The Department of Science and Technology (DOST), through its Project NOAH (Nationwide Operational Assessment of Hazards), has come up with a tablet device called MOSES (Mobile Operational System for Emergency Services) which was recently launched at the opening of the five-day celebration of the National Science and Technology Week.
MOSES is an eight-inch mobile tablet capable of receiving real-time weather and flood information reports from the DOST’s Philippine Atmospheric, Geophysical, and Astronomical Services Administration (PAGASA) and Project NOAH that local officials, down to the barangay level, can access for accurate monitoring and decision-making, such as whether to declare a suspension of work or classes in schools or to call for evacuation.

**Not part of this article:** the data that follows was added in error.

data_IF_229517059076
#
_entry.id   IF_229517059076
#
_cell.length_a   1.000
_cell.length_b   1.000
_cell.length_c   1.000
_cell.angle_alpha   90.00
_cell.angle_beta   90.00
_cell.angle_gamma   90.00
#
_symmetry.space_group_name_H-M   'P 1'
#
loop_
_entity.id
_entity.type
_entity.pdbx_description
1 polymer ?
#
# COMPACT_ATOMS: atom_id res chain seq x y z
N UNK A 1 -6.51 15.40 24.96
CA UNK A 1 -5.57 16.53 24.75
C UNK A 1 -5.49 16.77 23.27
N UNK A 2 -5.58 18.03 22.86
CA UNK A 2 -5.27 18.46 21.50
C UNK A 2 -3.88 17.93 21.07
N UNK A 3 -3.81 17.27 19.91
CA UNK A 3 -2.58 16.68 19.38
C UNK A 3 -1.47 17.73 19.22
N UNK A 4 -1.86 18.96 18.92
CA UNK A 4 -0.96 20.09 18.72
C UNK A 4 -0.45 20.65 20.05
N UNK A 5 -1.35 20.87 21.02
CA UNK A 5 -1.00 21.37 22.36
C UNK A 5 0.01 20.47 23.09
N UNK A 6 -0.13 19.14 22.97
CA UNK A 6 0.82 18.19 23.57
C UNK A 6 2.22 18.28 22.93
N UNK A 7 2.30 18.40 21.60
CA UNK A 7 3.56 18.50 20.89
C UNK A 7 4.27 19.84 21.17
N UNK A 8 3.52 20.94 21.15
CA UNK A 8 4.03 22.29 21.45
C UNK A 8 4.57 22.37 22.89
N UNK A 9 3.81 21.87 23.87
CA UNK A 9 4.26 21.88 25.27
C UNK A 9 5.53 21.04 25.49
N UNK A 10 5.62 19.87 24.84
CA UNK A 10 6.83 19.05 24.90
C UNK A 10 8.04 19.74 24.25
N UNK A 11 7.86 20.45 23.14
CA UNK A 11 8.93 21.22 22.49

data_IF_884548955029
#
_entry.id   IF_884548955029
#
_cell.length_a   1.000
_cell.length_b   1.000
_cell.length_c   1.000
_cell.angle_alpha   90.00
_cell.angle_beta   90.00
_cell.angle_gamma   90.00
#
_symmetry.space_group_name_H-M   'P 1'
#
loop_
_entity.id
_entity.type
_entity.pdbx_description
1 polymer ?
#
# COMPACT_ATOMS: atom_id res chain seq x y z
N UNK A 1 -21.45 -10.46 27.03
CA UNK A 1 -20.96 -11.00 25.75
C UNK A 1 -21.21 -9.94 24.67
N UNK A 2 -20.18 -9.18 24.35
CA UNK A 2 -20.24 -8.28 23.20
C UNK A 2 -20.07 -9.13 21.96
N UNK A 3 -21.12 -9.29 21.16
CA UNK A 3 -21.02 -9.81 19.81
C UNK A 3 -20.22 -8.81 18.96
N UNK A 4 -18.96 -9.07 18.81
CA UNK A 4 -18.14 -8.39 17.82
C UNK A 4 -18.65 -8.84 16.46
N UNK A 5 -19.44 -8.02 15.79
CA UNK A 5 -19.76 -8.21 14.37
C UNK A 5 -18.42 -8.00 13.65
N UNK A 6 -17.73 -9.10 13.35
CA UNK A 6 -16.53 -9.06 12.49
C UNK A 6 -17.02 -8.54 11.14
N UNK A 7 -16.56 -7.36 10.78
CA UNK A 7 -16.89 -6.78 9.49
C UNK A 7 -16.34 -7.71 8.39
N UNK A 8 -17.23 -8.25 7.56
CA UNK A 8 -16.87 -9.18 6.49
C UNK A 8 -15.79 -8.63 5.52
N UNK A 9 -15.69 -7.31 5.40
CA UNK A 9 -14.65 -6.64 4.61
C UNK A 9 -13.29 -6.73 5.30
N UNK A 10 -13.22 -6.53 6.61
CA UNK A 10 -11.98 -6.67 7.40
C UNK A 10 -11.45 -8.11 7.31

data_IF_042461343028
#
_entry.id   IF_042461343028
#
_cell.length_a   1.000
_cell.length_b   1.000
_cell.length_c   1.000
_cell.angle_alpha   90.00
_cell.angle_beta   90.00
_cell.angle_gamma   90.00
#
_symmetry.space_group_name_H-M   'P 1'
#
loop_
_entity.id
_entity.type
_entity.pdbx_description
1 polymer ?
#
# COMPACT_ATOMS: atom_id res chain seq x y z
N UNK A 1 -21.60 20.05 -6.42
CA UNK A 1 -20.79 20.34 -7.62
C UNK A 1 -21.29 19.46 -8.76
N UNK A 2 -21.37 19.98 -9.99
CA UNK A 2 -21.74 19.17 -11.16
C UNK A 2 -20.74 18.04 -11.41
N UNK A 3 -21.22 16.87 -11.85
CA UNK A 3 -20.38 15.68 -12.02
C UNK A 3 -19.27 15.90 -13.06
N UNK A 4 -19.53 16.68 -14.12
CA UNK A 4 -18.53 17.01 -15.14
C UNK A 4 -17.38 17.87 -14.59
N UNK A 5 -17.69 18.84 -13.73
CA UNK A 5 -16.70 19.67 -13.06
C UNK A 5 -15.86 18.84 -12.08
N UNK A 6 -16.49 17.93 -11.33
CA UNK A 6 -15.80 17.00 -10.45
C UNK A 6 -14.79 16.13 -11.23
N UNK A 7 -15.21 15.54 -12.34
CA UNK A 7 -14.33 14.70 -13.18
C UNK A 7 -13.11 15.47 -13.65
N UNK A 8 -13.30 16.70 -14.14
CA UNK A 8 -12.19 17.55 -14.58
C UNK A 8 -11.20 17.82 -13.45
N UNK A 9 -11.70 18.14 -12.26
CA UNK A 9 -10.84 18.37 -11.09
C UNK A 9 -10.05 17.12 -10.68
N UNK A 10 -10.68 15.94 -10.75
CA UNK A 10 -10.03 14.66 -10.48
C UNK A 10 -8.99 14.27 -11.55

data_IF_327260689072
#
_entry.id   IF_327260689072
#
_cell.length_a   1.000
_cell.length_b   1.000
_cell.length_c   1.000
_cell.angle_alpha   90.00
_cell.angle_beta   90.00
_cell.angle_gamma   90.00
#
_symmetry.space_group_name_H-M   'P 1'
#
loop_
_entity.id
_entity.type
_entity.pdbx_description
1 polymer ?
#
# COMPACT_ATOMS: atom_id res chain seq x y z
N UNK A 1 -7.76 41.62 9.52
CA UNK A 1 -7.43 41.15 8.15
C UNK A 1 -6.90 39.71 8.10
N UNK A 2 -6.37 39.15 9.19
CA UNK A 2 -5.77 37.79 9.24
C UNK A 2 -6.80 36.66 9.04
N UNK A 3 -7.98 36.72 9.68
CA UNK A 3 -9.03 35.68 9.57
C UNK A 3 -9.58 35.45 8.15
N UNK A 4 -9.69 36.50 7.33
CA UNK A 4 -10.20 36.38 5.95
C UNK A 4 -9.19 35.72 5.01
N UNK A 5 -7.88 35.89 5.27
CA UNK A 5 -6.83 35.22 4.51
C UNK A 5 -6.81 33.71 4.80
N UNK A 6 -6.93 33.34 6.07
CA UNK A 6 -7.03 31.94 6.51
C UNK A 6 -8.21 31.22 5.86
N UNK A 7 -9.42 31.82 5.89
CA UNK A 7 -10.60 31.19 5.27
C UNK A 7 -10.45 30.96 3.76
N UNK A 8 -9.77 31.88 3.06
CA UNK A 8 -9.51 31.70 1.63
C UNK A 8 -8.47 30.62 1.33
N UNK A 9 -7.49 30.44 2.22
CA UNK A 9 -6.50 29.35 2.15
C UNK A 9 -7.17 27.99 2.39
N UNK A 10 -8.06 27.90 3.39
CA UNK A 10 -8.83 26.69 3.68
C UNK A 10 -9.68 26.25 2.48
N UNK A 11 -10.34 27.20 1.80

The mobile tablet is designed with a dual SIM function, television, and radio component and with a long-life battery that can last up to three days. It also provides Doppler radar sensor data, water level sensor data, and measurements culled from gauges strategically located in various high-risk areas. The tablet also has a hazard map that is updated in real time. MOSES will be used for a fast transmission of calamity alerts or warnings.
The DOST aims to provide the 42,028 barangays with these tablets. One thousand units are expected to be initially distributed to barangays in Metro Manila. MOSES aims to boost the implementation of the Project NOAH in response to President Benigno S. Aquino III’s instructions to set up a responsive program for calamity prevention and mitigation.
We congratulate the Department of Science and Technology headed by its Secretary Mario G. Montejo and the Project NOAH headed by its Executive Director Dr. Mahar A. Lagmay, in their efforts to promote and integrate advanced science and technology to enhance calamity management and prevention capacity of our government of the Republic of the Philippines. CONGRATULATIONS AND MABUHAY!